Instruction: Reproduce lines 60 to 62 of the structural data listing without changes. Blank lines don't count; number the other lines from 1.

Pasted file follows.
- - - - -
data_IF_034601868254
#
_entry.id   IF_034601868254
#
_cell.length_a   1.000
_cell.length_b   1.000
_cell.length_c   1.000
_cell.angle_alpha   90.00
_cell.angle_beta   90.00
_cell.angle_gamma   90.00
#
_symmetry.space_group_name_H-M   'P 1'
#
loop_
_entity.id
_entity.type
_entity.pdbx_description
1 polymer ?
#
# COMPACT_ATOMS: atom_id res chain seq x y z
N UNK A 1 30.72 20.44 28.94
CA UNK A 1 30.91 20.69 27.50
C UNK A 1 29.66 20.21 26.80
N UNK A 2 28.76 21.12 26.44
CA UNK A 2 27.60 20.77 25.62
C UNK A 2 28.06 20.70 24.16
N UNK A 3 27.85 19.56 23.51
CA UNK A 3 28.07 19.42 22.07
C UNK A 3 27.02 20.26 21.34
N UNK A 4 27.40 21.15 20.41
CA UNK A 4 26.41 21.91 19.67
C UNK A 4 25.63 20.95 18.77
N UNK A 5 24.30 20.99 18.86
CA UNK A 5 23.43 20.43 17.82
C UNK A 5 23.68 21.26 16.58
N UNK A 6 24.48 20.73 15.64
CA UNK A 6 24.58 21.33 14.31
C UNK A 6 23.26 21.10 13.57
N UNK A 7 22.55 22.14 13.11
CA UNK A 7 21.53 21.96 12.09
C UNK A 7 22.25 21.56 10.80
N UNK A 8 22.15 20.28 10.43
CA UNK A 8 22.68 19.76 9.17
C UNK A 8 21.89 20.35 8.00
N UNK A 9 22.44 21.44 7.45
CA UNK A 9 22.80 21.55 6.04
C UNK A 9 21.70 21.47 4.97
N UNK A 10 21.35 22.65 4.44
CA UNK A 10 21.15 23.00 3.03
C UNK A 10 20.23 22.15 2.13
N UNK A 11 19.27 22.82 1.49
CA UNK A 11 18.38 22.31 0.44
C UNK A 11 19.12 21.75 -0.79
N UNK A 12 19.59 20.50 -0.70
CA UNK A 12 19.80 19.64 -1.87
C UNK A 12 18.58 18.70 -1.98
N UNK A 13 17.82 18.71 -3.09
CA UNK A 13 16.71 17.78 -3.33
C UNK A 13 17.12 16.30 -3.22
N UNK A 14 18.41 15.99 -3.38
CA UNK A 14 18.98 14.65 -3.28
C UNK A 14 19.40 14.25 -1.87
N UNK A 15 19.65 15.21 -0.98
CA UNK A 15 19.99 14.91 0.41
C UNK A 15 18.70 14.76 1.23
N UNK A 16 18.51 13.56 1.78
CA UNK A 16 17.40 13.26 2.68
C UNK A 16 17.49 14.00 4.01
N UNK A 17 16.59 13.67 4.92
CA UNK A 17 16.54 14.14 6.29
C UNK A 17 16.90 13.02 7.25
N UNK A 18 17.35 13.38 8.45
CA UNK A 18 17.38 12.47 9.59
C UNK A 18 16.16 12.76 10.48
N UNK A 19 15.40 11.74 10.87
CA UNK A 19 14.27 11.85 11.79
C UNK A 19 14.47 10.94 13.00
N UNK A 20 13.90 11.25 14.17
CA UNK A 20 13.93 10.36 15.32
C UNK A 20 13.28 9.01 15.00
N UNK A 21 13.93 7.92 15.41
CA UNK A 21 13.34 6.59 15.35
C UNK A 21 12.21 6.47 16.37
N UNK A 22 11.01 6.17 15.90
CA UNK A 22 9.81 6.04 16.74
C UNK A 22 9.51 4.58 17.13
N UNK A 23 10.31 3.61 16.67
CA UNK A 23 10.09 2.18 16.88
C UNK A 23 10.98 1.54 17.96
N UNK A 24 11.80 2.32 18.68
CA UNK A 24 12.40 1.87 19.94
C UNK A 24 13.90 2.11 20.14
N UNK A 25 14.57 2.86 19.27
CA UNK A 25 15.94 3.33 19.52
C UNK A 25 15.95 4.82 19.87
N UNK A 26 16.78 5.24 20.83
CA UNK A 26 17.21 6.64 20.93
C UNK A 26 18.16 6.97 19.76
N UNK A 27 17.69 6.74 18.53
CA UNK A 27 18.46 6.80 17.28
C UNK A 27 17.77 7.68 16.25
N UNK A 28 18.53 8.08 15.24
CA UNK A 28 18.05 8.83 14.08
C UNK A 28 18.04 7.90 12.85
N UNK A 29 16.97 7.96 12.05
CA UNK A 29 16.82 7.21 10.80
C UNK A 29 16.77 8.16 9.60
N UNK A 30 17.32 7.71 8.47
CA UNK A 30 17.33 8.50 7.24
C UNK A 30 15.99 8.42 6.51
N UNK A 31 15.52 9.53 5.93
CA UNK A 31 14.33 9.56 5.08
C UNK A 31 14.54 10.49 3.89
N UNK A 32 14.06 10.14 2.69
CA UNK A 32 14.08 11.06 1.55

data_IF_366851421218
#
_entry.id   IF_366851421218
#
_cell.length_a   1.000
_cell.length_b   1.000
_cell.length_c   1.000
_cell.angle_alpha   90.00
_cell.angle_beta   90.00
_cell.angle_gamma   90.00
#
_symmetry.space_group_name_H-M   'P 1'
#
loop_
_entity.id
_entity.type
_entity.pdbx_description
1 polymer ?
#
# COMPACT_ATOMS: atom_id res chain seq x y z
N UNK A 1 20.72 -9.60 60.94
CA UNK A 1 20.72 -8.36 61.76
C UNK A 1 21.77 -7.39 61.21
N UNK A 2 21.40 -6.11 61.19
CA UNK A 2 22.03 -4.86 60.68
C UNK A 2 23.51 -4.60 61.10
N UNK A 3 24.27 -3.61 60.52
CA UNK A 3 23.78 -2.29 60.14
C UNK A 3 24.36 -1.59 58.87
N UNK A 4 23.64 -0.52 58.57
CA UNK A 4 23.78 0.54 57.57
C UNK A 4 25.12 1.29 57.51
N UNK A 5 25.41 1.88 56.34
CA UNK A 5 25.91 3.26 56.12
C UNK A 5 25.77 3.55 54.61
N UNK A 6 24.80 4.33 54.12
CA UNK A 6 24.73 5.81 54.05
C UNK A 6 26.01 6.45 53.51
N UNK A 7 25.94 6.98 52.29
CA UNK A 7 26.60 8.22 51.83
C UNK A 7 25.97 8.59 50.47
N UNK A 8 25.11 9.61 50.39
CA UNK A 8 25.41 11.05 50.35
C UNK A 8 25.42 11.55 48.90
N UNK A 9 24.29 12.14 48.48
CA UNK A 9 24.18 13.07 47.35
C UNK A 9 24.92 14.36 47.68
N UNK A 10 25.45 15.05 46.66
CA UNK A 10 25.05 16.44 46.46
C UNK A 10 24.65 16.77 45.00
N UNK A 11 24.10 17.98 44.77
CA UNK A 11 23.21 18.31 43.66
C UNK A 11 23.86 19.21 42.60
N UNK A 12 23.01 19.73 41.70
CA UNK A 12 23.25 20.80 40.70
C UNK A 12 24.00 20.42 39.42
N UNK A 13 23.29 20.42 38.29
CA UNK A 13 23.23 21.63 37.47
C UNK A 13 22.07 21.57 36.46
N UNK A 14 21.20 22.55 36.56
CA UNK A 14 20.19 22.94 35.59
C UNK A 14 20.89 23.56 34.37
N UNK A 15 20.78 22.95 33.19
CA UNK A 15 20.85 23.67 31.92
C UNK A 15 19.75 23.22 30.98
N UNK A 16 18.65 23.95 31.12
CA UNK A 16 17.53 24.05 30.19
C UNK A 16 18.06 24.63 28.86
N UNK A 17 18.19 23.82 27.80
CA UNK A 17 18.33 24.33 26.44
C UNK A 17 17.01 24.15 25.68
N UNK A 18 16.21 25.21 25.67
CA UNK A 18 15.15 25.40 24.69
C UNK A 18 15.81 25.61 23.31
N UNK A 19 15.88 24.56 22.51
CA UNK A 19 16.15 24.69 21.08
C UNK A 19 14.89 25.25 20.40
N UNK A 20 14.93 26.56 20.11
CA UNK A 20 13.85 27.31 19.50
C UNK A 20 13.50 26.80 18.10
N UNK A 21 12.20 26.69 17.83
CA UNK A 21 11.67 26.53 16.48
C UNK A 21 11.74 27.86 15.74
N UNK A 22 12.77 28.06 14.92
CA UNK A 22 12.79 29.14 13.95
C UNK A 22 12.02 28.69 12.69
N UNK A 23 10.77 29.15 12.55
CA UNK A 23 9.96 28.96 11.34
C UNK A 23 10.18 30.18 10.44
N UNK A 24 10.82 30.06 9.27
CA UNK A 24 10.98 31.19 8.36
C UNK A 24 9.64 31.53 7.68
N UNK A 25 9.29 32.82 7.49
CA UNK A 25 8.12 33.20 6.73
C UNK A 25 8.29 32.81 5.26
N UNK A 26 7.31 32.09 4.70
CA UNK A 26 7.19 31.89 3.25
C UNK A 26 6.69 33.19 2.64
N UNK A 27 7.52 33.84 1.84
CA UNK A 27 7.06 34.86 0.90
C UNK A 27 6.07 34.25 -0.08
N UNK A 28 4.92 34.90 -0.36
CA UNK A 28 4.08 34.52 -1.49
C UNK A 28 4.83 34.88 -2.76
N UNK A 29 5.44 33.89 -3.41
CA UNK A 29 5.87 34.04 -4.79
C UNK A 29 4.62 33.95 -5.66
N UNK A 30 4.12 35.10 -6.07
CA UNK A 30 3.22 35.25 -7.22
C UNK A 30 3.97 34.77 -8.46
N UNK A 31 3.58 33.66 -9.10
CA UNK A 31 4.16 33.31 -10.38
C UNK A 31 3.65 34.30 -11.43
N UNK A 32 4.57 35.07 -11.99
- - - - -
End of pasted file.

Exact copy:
N UNK A 14 18.41 15.99 -3.38
CA UNK A 14 18.98 14.65 -3.28
C UNK A 14 19.40 14.25 -1.87